Browsing Theses and Dissertations School of Pharmacy by Subject "Biomarkers"
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Applications of Quantitative Proteomics and Phosphoproteomics to Study the Development of Resistance to Targeted Therapy in CancerTargeted inhibition of protein kinases is a major approach to treat cancer. However, the effectiveness of kinase inhibitors is limited due to intrinsic and acquired resistance mechanisms that promote the progression and survival of cancer cells. The objective of this dissertation is to use liquid chromatography coupled to mass spectrometry (LC MS) based quantitative proteomics to identify potential biomarkers of resistance and response to molecularly targeted therapies in cutaneous melanoma and lung adenocarcinoma in vitro. For the first part of this thesis, I conducted a proteomic analysis of the acquired drug resistance to extracellular signal-regulated kinase (ERK1/2) pathway inhibitors in a melanoma cell line model. A combination of immunoblot assays, global label-free bottom-up proteomics, phosphoproteomics and pathway analysis was used to characterize the differential protein expression in drug resistant melanoma cells. Examination of the quantitative data pointed to an invasive and metastatic phenotypic signature in the resistant cells. We also identified and verified the overexpression of β-catenin and Caveolin-1 (CAV-1) in MEK1/2 and ERK1/2 inhibitor resistant cells. These findings suggest that these proteins have a role in the development of resistance and may represent novel targets for co-therapy. For the second part of this thesis, I have utilized a multiple reaction monitoring (MRM) based targeted proteomic technique to verify previously identified potential biomarkers of epidermal growth factor receptor (EGFR) tyrosine kinase inhibitor (TKI) response in lung adenocarcinoma. Published global phosphoproteomic data were used to select a list of phosphotyrosine peptides (pY) and MRM based relative and absolute quantitative methods were developed to measure their expression in TKI sensitive and resistant lung adenocarcinoma cells. Modified immuno-MRM assays were optimized using heavy labelled synthetic peptide standards which identified the targets with good reproducibility and repeatability. The results indicated that of the 11 chosen sites, EGFR-pY1197 can be used as potential biomarker of EGFR TKI sensitivity, regardless of the EGFR TKI used. Overall these data advance our understanding of the mechanisms of targeted therapy resistance and highlight candidate biomarkers of resistance and sensitivity.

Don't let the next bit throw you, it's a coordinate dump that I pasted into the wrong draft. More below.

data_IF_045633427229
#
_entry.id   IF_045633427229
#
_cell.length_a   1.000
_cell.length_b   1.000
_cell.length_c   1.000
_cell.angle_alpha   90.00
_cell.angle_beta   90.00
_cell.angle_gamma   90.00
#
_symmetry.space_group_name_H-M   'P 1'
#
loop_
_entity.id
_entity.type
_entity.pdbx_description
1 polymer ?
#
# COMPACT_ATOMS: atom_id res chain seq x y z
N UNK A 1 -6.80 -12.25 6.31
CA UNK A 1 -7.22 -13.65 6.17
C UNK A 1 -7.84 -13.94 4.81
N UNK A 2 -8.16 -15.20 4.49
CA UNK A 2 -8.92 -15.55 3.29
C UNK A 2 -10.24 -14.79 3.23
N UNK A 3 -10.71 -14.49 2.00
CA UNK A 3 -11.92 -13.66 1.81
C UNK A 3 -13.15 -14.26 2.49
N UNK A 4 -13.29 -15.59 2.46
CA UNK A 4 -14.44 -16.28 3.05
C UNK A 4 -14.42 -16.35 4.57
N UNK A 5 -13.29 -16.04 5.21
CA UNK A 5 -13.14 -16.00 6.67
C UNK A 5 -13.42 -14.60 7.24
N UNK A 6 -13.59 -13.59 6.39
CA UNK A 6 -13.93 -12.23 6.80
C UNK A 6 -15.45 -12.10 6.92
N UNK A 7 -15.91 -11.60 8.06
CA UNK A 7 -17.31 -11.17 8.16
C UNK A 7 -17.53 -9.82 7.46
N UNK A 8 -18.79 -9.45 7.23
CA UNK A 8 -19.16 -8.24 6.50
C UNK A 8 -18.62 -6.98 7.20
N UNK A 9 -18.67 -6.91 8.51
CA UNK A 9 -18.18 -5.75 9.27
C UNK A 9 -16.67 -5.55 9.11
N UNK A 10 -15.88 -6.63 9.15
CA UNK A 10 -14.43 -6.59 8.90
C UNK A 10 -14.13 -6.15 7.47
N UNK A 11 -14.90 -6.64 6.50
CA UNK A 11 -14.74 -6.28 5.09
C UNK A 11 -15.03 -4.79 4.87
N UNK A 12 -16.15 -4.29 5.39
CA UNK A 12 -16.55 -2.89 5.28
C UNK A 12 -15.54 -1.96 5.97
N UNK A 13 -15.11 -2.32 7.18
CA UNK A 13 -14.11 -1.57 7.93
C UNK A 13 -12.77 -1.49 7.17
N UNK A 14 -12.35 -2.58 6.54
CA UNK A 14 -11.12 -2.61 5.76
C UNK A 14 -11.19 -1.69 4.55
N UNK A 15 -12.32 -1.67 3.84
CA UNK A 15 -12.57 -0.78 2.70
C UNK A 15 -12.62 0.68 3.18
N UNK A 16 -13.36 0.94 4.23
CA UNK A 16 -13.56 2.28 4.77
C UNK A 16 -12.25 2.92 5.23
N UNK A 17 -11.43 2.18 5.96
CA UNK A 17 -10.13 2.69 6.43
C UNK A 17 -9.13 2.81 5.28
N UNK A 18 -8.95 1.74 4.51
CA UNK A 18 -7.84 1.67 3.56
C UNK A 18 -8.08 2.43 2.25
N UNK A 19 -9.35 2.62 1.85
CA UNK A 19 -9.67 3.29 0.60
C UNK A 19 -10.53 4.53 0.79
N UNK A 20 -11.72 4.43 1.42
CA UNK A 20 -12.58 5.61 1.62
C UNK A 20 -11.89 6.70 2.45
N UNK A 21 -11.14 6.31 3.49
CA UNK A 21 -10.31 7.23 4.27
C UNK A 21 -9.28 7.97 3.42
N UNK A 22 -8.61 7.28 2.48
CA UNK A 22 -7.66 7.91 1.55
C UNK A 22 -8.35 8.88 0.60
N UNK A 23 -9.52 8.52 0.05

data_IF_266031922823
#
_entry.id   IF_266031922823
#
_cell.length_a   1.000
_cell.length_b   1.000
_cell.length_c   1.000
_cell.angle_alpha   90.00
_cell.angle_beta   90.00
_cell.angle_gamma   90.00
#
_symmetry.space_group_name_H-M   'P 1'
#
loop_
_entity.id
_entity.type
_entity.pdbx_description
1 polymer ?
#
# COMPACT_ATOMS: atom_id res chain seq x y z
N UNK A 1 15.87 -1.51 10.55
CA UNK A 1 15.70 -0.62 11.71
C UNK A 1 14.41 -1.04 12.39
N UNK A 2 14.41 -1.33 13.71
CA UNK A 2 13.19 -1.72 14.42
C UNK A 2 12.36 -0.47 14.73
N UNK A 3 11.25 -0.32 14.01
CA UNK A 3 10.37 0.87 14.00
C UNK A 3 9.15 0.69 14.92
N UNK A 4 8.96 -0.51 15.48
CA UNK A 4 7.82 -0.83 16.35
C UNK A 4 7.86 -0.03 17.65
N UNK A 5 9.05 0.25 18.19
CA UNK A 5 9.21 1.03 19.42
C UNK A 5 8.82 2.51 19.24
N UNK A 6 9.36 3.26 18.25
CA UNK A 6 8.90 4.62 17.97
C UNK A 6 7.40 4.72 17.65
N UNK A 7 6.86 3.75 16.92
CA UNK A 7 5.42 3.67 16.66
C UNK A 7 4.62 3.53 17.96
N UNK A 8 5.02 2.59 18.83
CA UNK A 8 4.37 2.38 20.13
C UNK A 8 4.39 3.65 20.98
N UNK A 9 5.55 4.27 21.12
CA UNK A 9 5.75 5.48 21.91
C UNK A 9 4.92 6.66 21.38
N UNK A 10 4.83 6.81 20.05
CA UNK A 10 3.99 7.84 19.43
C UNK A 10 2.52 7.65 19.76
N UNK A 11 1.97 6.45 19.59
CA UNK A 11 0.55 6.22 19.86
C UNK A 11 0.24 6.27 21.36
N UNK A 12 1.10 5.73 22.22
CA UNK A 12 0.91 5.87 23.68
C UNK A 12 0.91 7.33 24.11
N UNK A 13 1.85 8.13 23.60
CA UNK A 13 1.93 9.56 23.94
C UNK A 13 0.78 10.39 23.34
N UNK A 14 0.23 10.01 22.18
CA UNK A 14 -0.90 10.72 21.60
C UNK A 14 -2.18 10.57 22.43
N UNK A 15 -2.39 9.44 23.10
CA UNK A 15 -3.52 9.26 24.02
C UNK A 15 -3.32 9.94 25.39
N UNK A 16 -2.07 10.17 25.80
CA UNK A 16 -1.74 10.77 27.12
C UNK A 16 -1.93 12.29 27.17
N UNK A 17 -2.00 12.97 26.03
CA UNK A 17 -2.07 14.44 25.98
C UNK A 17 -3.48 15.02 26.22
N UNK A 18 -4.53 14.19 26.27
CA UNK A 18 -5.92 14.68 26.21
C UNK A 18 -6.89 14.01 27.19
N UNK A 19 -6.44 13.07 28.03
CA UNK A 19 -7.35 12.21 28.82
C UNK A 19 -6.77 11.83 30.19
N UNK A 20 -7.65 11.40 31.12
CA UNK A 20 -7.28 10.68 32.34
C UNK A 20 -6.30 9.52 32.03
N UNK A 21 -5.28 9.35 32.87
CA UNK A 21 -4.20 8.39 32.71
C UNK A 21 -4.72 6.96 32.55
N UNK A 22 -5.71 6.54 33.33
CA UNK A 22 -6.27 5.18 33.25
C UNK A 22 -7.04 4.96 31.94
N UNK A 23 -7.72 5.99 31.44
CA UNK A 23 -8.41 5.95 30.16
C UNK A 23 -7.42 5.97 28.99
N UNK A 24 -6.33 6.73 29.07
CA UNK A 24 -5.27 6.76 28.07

Rapid Diagnosis of Microbial Infection via Mass Spectrometric PhenotypingMicrobial infection is a perpetual public threat, causing more than 15 million annual deaths worldwide. Clinical microbiology laboratories currently rely on bacterial culture-based methods for microbial diagnosis to identify causative pathogens, which is time-consuming and labor-intensive. This drives the development of novel diagnostics to identify pathogens accurately and more rapidly. Mass spectrometry (MS) now plays a vital role in clinical diagnosis due to its high accuracy, high specificity, rapidity and high- throughput capability. In this thesis, we present a multi-faceted mass spectrometry approach for rapid microbial infection diagnosis. We first used a novel sample transfer technique, surface acoustic wave nebulization (SAWN) for bacterial membrane lipid analysis, specifically lipid A. Analytical performance of different SAWN chips was characterized, and the optimized SAWN chip was used for bacterial phenotyping. Results showed that lipid A mass spectra from different bacterial species can be differentiated by dot product analysis, in turn, demonstrating feasibility of using SAWN for rapid bacterial identification. We next developed a rapid sodium acetate (SA) based method for lipid extraction, which greatly improved our lipid-based library for pathogen identification by reducing the process time to less than an hour. Importantly, the novel SA method maintained the key components of the reported lipid library method for bacterial identification. Namely, these were the ability to detect 1) antibiotic resistance, 2) microbes direct from biological fluids without culture, and 3) single microbes in polymicrobial samples. This platform can be a complementary approach to the commercialized protein-based systems to improve patient outcomes. The last objective of this thesis is to understand the proteome change in response to lipopolysaccharide stimulus in the context of sepsis, which will facilitate the discovery of new biomarkers for sepsis diagnosis. Shotgun label-free quantification proteomics results showed that 27 new sepsis-related proteins were found among 182 significantly changed proteins in the septic mouse group. A longitudinal, but not pair-wise, data analysis strategy overcame inherent heterogeneity detected twice as many significant changes using each mouse's data as its own control sample. Overall, the advances made in this thesis have broad implications in MS-based rapid diagnosis of microbial infections.